So I go into the Office 365 Administration area and check the user details and license. All good. I see that the mailbox exists in the Exchange admin area. All good. I turn on archiving for this mailbox and it works, however when I return to the mailbox on the web, same please wait message.
After about 10 minutes of clicking the Check again link I decided that a watched kettle never boils and I go away to do other things.
An hour later I return and get the same result when I try again. However, when I go into the usage statistics of the mailbox in I see that it actually has a small amount of data in it now. I assume this is inbound mail. My assumption is thus, that the mailbox is in fact accumulating inbound email even if I can’t get to it. A small ray of sunshine appears in the clouds of despair.
I also try and connect up a local version of Outlook 2016 to the mailbox, but no joy there either.
I then consider logging a support call via the portal, however when I attempt to do this the only option I’m given is for a phone call back. For some reason there is no email option?? Not wanting to inflict my impatience on others and risk being told to wait the period the message says in plain English in front of my eyes (i.e. the bleeding obvious), I defer logging a support call to further down the track, beyond the 24 hour period (but not a second beyond that!).
Deciding that the best thing is to do what the screen says and wait up to 24 hours and see if it sorts itself out, I head off to other distractions. That however doesn’t prevent me from checking the mailbox at the 3, 6 and 9 hour mark, all with the same result. Damm, this is not looking good!
At the 10 hour mark I try the mailbox again on the web and it looks like it is going to open (I get the ‘preparing Outlook’ screen) but alas same result. However, when I try to connect to the mailbox using my local version of Outlook now I get a connection and can see new emails! Yeah! Things are looking up. Thank you spirit of 2017.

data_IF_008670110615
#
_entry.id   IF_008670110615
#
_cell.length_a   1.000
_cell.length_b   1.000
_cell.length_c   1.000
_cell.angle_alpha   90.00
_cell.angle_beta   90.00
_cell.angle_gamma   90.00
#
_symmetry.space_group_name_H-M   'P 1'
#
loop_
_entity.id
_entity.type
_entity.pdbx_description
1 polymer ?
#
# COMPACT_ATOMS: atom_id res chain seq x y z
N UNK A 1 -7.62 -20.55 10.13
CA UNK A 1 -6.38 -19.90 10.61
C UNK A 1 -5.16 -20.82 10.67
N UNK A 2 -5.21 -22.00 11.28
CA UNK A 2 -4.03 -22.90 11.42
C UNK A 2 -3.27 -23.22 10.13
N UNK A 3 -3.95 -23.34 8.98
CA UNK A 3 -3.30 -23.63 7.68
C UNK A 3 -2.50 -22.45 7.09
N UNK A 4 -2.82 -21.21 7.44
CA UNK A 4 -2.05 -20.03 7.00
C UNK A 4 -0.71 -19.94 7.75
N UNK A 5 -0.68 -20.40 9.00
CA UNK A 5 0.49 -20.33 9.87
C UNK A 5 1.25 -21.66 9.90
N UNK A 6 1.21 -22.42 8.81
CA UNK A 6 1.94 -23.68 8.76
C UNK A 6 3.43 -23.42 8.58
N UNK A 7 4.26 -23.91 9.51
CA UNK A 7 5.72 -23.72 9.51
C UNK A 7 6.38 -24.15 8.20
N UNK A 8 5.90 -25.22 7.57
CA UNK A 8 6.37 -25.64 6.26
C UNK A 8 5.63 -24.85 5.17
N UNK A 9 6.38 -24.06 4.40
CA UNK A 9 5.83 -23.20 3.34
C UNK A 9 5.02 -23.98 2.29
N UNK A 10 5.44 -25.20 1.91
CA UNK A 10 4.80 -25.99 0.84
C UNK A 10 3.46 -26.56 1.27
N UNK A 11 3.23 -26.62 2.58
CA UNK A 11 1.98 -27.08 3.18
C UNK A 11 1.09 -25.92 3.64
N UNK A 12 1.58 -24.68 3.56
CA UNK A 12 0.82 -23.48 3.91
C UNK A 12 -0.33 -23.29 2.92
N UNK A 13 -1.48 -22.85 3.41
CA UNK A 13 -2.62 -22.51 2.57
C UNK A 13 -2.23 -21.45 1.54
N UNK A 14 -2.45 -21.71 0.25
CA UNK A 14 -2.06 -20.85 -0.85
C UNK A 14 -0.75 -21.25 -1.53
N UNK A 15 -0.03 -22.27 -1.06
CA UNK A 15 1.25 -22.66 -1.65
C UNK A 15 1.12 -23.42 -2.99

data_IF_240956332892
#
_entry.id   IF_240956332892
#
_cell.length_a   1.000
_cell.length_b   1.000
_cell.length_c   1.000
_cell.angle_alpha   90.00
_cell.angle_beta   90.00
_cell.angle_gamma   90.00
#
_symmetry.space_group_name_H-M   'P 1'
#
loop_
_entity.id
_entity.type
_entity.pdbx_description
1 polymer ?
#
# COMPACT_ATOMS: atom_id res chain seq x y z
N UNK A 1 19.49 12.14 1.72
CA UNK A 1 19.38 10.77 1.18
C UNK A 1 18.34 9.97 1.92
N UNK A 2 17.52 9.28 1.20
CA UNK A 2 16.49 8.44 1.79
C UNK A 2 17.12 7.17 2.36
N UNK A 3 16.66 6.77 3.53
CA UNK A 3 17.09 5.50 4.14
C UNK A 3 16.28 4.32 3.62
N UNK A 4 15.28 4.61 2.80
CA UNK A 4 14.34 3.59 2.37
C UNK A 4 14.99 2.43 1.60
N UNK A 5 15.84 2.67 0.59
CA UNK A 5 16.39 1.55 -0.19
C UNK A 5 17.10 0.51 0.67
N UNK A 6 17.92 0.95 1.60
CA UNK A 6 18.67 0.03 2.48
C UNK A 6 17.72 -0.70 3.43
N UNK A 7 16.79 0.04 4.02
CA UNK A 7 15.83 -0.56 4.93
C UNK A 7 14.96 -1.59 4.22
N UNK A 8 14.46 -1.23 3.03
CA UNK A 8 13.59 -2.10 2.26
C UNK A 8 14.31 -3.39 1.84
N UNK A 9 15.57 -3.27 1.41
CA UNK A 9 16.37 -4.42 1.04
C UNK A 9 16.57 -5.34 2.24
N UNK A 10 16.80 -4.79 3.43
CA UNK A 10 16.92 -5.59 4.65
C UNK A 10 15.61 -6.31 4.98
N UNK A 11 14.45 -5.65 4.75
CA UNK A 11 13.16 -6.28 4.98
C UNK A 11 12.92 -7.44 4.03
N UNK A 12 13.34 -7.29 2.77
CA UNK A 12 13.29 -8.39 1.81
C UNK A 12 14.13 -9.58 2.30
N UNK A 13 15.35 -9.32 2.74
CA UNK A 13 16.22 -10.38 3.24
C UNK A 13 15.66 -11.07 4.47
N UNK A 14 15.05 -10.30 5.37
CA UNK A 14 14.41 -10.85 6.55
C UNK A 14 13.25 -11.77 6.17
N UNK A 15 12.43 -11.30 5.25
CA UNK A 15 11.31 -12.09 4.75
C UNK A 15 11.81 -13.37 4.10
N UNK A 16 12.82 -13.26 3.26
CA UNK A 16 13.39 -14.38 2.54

With desktop Outlook connecting to my mailbox I begin to import the emails saved from the previous hosting configuration via PST. Although slow, the process is working. I now check the usage size of this mailbox and it is increasing. So two pluses there. A few minutes later I can now access the mailbox via the web browser. Halleluiah, technology be praised. Never doubted it for a second (rrrrrrright…..).
Thus, long story short. If you are moving an existing account from one Office 365 tenant to another (even if the original doesn’t have a mailbox) beware you may get the delay message shown previously when attempting to access the mailbox. Importantly if you do, don’t panic. Just wait it out. In my case it took 10 hours to come right, but like the message on the screen actually says, it could take up to 24 hours. However, if you check the usage of the mailbox in question and it is increasing, this would indicate that the mailbox is working an receiving emails and provide solace during your extended waiting period.
As they say, patience is a virtue and a virtue I am still perhaps yet to fully learn!